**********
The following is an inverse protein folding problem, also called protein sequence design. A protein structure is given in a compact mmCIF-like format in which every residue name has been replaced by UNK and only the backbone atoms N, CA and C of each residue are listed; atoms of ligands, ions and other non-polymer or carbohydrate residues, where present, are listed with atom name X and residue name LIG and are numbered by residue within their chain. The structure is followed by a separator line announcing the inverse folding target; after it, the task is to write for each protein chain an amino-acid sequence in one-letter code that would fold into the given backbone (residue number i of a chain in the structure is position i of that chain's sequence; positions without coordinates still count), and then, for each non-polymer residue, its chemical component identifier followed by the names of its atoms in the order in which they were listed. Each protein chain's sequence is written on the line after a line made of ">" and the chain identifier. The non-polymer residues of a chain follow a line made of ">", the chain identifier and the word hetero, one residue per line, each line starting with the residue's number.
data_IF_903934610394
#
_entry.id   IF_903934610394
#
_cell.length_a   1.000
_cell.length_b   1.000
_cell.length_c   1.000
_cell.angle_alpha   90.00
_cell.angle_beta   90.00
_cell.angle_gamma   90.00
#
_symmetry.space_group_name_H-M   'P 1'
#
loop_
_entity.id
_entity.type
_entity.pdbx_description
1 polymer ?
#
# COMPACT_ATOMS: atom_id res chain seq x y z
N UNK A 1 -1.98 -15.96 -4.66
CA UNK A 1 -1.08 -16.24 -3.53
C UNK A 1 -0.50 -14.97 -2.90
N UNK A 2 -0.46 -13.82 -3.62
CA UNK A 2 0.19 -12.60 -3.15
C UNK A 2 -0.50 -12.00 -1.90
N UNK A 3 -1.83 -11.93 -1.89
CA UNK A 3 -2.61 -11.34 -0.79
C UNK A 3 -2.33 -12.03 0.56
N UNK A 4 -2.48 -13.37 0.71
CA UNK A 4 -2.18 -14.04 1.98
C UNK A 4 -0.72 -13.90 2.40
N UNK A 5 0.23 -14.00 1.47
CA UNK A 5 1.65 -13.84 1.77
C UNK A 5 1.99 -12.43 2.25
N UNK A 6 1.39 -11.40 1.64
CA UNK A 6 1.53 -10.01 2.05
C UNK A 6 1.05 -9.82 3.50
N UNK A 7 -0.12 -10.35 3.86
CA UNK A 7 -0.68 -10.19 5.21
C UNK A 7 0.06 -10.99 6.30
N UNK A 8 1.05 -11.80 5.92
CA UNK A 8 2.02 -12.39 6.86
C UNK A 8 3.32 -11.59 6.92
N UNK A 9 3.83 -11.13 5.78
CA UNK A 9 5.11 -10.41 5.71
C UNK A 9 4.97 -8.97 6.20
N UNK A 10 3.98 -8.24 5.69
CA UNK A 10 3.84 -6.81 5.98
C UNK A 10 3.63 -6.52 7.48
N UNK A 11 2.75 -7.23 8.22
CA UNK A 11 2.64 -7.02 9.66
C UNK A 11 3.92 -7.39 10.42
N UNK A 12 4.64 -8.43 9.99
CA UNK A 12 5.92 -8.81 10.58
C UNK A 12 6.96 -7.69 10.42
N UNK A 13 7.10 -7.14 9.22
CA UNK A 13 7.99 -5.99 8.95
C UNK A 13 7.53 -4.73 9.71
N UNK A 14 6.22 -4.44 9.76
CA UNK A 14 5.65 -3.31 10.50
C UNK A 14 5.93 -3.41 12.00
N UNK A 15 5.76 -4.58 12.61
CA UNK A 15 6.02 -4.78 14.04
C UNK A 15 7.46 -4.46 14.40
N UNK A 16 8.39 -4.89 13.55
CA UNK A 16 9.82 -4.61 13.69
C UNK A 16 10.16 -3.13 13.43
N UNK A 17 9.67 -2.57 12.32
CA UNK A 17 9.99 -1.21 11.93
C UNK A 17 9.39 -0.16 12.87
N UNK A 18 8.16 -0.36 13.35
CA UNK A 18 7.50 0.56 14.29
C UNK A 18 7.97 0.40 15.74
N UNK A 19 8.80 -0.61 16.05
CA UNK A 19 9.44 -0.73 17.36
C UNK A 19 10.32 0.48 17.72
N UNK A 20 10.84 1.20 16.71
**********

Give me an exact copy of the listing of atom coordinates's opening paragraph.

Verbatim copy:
The following is an inverse protein folding problem, also called protein sequence design. A protein structure is given in a compact mmCIF-like format in which every residue name has been replaced by UNK and only the backbone atoms N, CA and C of each residue are listed; atoms of ligands, ions and other non-polymer or carbohydrate residues, where present, are listed with atom name X and residue name LIG and are numbered by residue within their chain. The structure is followed by a separator line announcing the inverse folding target; after it, the task is to write for each protein chain an amino-acid sequence in one-letter code that would fold into the given backbone (residue number i of a chain in the structure is position i of that chain's sequence; positions without coordinates still count), and then, for each non-polymer residue, its chemical component identifier followed by the names of its atoms in the order in which they were listed. Each protein chain's sequence is written on the line after a line made of ">" and the chain identifier. The non-polymer residues of a chain follow a line made of ">", the chain identifier and the word hetero, one residue per line, each line starting with the residue's number.